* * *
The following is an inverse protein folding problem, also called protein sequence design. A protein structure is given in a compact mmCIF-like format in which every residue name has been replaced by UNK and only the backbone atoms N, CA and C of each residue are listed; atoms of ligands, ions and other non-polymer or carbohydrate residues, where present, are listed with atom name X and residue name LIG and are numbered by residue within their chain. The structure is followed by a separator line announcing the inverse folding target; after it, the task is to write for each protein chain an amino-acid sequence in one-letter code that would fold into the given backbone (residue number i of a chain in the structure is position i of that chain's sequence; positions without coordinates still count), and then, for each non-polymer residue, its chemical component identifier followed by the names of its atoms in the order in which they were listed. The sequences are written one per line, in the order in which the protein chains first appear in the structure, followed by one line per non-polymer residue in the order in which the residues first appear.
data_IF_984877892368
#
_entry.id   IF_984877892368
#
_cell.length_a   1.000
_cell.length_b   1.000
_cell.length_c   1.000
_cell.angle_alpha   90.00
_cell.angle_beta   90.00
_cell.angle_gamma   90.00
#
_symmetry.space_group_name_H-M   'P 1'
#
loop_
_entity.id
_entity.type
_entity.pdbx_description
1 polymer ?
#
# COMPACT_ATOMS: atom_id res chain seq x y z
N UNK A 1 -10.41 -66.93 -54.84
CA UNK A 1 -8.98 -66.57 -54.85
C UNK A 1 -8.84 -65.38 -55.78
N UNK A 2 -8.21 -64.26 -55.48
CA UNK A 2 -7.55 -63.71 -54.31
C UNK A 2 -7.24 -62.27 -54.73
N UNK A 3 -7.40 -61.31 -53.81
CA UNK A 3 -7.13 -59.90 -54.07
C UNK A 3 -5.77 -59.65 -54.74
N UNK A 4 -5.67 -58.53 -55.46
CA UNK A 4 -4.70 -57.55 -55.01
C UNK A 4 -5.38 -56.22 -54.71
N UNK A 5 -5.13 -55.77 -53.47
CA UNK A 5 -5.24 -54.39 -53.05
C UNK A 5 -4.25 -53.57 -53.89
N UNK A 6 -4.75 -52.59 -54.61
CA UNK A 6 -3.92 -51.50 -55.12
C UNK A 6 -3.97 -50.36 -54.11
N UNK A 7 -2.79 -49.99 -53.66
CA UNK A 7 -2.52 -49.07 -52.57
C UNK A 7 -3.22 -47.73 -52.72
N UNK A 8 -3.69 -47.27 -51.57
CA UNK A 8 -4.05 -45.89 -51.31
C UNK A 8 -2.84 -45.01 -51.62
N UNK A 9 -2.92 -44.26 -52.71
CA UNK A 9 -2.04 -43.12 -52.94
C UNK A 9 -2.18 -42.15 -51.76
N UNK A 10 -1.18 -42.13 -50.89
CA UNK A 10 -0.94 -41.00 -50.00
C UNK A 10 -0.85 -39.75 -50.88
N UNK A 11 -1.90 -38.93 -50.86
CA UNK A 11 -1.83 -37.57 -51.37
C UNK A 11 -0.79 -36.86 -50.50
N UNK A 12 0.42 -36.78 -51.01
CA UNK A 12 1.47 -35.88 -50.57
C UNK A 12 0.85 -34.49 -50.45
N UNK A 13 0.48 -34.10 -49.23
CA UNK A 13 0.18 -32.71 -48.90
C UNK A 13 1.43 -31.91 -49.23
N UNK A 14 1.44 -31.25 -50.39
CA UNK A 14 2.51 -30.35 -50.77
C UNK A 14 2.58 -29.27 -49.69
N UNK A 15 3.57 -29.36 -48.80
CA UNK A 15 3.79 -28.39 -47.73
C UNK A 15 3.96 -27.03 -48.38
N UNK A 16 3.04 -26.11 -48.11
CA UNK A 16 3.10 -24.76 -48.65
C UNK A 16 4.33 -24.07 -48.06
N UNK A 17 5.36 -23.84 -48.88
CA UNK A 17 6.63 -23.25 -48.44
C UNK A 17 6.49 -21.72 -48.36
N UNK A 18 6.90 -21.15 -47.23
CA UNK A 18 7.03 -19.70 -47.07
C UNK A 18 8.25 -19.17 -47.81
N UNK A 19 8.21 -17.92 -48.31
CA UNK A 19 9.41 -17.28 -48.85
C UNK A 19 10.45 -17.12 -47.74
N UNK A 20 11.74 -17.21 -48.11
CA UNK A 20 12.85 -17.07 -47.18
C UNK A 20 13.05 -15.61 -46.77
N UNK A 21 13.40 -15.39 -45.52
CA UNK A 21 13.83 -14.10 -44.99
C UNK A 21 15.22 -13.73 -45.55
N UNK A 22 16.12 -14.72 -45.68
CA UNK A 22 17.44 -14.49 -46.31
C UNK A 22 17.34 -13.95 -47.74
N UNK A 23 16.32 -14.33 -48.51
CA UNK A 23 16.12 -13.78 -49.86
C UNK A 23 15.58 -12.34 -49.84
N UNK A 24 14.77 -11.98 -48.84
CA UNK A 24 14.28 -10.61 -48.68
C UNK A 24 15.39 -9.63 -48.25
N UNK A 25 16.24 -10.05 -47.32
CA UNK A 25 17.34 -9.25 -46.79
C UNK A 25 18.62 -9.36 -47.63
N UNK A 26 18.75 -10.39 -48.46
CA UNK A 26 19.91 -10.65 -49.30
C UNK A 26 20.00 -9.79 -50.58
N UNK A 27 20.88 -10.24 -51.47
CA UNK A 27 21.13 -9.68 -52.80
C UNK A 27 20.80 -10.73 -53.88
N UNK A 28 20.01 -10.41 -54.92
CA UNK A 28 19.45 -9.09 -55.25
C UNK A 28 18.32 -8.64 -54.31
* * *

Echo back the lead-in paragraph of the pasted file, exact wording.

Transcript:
The following is an inverse protein folding problem, also called protein sequence design. A protein structure is given in a compact mmCIF-like format in which every residue name has been replaced by UNK and only the backbone atoms N, CA and C of each residue are listed; atoms of ligands, ions and other non-polymer or carbohydrate residues, where present, are listed with atom name X and residue name LIG and are numbered by residue within their chain. The structure is followed by a separator line announcing the inverse folding target; after it, the task is to write for each protein chain an amino-acid sequence in one-letter code that would fold into the given backbone (residue number i of a chain in the structure is position i of that chain's sequence; positions without coordinates still count), and then, for each non-polymer residue, its chemical component identifier followed by the names of its atoms in the order in which they were listed. The sequences are written one per line, in the order in which the protein chains first appear in the structure, followed by one line per non-polymer residue in the order in which the residues first appear.